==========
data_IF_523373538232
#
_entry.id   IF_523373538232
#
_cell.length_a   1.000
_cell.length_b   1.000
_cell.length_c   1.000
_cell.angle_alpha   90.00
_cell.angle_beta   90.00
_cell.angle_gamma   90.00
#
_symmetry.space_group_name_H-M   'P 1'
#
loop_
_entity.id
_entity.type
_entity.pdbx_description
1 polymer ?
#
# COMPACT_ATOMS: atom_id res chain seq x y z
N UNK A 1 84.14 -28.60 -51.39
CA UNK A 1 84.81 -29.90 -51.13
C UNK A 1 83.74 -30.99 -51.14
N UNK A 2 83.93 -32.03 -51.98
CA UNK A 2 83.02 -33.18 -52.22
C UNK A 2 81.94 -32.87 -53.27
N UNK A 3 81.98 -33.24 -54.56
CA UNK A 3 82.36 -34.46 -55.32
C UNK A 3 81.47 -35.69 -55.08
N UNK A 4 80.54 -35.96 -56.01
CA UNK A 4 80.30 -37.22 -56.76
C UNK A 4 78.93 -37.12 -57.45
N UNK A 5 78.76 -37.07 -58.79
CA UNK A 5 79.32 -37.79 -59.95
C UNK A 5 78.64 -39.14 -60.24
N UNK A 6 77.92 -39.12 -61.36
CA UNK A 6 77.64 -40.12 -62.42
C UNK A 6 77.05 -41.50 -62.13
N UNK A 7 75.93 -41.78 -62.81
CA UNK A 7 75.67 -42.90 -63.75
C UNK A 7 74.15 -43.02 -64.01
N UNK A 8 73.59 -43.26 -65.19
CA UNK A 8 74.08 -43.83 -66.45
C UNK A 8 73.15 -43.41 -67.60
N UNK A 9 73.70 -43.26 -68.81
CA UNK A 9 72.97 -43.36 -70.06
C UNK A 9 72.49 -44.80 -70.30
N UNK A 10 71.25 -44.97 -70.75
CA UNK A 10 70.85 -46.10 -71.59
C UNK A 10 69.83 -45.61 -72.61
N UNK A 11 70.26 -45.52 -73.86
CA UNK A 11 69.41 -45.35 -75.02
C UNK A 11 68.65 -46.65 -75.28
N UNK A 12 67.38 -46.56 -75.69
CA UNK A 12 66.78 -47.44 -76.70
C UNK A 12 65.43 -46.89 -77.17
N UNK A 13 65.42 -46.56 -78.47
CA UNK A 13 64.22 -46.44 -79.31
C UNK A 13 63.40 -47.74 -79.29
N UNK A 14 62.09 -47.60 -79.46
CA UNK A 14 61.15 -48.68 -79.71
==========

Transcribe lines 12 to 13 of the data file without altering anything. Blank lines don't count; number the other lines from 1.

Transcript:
_symmetry.space_group_name_H-M   'P 1'
#